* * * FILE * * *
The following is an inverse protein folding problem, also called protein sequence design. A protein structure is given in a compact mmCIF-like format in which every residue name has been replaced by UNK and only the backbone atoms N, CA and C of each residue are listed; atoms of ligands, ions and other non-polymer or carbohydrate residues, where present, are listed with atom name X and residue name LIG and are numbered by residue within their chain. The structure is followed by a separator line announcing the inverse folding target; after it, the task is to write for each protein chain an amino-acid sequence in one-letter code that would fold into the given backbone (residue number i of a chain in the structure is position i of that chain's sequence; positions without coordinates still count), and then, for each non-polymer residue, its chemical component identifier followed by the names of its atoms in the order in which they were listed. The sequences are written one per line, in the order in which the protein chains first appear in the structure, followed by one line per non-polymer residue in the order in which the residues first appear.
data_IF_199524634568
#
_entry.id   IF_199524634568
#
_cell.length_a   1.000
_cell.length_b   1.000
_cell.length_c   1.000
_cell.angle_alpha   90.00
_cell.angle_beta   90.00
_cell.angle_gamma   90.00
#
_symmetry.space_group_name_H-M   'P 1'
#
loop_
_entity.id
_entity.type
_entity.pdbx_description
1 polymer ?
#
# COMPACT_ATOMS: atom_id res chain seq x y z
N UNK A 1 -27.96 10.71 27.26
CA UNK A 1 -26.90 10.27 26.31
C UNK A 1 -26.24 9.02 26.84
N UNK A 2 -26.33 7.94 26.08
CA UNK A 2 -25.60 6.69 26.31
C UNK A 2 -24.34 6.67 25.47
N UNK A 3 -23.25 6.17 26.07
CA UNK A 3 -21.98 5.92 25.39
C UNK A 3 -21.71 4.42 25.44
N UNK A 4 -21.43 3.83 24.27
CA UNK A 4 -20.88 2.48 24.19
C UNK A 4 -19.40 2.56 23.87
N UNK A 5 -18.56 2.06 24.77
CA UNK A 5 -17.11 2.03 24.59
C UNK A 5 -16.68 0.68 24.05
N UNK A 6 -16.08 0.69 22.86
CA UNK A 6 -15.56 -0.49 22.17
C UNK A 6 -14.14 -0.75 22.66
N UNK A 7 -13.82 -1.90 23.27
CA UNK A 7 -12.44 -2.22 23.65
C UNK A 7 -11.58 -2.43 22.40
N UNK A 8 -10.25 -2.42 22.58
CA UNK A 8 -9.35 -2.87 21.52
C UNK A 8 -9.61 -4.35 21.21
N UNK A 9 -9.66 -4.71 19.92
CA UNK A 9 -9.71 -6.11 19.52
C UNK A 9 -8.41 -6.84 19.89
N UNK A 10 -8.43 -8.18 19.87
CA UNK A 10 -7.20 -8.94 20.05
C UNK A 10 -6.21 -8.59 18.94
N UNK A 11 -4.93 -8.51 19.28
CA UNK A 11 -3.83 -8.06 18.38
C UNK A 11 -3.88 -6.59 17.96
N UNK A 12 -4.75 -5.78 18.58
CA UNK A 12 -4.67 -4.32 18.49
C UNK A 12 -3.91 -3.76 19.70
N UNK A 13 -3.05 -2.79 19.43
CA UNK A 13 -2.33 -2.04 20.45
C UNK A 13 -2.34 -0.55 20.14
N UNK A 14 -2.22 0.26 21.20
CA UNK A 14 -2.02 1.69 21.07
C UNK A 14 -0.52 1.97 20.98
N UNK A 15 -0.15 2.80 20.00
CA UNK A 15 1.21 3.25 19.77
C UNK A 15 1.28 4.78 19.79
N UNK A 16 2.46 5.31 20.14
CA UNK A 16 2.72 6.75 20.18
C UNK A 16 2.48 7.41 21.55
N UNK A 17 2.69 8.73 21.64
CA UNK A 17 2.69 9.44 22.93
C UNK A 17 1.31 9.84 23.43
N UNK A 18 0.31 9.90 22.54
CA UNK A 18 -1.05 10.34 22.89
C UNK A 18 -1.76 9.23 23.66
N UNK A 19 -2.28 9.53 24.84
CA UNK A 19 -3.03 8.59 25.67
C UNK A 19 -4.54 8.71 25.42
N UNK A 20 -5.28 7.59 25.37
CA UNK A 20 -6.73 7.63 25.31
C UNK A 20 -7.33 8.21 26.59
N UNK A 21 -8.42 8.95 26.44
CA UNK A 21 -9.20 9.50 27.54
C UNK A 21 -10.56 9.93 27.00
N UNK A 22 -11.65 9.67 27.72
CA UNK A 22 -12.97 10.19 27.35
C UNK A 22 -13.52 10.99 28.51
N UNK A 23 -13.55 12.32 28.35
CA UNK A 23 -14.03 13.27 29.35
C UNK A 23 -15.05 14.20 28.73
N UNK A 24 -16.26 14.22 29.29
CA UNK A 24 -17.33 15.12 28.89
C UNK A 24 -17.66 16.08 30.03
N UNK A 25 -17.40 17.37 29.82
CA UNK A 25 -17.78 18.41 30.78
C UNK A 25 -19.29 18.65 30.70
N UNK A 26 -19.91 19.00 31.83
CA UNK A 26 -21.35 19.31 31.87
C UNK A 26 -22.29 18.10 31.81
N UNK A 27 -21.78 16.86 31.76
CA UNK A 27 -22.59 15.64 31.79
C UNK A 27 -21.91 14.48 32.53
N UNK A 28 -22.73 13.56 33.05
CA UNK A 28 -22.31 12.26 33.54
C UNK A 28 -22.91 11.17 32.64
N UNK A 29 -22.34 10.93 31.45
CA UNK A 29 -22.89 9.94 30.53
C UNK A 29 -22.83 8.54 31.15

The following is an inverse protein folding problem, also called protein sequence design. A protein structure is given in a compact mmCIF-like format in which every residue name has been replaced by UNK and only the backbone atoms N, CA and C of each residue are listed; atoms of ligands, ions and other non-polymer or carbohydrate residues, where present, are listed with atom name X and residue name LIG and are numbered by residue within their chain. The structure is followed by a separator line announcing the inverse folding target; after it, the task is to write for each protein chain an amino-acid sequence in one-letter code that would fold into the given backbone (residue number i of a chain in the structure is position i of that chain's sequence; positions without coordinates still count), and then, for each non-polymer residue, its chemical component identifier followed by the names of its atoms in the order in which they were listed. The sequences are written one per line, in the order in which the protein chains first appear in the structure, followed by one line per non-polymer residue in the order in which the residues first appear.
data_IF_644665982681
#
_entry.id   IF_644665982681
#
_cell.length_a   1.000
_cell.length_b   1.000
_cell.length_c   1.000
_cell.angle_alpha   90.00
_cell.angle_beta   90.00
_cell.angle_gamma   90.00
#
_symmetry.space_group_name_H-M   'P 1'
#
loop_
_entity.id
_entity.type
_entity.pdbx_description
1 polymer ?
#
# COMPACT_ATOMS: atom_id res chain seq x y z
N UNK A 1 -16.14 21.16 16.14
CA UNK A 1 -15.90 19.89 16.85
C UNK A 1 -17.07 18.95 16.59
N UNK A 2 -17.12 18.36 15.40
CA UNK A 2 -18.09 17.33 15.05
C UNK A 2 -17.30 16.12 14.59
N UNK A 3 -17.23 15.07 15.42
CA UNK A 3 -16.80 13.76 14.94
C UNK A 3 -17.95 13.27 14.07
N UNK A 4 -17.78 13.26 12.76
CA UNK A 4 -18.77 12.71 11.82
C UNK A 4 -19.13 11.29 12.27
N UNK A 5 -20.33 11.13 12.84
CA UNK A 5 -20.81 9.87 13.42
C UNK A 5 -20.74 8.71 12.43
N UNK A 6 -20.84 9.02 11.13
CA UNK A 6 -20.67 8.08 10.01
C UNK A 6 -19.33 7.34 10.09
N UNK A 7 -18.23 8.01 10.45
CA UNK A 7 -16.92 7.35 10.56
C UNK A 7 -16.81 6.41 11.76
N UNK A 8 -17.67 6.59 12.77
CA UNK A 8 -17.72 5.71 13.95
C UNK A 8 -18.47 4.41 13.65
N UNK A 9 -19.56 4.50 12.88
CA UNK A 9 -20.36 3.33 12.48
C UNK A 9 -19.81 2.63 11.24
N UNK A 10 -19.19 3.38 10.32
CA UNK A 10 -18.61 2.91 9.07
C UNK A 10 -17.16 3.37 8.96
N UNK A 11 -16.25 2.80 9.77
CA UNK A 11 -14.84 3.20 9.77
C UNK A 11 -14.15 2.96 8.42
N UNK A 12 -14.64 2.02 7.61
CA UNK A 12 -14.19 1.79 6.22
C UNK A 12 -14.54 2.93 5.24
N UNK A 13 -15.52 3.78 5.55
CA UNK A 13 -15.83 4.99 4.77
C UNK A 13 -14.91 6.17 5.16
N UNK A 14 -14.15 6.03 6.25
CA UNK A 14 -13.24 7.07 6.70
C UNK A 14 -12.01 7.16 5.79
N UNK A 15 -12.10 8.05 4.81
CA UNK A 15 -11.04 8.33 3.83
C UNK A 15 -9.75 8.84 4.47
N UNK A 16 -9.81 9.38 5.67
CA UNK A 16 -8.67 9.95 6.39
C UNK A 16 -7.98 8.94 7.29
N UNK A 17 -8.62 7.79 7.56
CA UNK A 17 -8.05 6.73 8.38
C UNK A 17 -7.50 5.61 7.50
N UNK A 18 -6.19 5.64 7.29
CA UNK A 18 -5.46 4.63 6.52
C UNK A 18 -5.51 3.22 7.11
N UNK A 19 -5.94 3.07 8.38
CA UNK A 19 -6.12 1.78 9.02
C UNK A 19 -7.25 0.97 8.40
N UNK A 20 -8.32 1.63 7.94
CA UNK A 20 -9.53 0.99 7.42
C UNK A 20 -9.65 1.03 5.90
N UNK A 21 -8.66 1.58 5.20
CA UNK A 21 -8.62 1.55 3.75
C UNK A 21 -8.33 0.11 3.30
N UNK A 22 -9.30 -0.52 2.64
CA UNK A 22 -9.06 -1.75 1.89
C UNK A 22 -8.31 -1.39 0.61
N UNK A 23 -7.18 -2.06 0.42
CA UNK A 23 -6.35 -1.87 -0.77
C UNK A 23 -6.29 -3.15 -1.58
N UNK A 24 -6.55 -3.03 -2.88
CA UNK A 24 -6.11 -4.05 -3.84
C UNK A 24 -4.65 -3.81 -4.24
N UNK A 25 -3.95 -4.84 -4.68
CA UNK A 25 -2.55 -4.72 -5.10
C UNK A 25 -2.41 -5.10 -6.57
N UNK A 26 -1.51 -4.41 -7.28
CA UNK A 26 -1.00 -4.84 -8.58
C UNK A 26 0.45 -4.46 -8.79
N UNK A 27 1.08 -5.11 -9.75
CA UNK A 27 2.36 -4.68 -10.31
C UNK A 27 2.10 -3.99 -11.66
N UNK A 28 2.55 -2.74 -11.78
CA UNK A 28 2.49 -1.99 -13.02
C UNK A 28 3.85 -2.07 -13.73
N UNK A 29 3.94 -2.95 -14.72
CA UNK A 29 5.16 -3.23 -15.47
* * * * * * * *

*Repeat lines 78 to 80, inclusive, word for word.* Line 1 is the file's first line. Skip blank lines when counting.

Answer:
C UNK A 19 -4.54 8.71 25.42
N UNK A 20 -5.28 7.59 25.37
CA UNK A 20 -6.73 7.63 25.31